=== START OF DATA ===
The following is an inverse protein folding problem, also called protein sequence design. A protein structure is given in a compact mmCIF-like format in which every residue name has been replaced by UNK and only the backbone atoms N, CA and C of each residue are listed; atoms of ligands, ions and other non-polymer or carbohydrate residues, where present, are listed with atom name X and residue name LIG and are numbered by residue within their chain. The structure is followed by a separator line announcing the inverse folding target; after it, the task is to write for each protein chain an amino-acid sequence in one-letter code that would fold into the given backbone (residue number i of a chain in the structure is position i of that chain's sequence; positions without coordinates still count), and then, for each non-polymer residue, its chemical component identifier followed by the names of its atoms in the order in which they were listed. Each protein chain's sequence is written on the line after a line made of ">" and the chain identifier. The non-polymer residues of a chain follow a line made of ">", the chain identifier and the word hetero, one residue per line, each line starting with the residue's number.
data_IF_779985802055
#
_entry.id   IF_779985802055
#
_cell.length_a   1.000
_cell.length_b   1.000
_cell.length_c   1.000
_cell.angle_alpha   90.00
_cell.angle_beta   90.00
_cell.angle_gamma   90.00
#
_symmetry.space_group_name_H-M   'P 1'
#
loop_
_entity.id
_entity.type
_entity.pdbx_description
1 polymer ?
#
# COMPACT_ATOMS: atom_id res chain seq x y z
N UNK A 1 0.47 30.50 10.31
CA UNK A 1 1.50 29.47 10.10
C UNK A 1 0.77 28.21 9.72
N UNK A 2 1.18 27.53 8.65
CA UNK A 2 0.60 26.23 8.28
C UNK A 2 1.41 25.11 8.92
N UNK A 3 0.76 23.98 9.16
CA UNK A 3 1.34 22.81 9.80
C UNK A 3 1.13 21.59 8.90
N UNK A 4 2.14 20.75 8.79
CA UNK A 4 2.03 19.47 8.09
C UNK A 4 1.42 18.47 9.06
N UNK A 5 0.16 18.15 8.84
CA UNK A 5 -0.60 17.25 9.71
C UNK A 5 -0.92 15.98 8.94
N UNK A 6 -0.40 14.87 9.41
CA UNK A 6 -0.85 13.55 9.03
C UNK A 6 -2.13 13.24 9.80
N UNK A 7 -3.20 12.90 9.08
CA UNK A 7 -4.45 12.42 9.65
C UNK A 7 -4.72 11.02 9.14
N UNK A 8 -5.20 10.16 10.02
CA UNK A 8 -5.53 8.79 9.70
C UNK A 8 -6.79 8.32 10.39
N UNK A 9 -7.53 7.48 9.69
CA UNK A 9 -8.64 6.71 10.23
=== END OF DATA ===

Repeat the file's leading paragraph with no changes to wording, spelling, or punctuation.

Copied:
The following is an inverse protein folding problem, also called protein sequence design. A protein structure is given in a compact mmCIF-like format in which every residue name has been replaced by UNK and only the backbone atoms N, CA and C of each residue are listed; atoms of ligands, ions and other non-polymer or carbohydrate residues, where present, are listed with atom name X and residue name LIG and are numbered by residue within their chain. The structure is followed by a separator line announcing the inverse folding target; after it, the task is to write for each protein chain an amino-acid sequence in one-letter code that would fold into the given backbone (residue number i of a chain in the structure is position i of that chain's sequence; positions without coordinates still count), and then, for each non-polymer residue, its chemical component identifier followed by the names of its atoms in the order in which they were listed. Each protein chain's sequence is written on the line after a line made of ">" and the chain identifier. The non-polymer residues of a chain follow a line made of ">", the chain identifier and the word hetero, one residue per line, each line starting with the residue's number.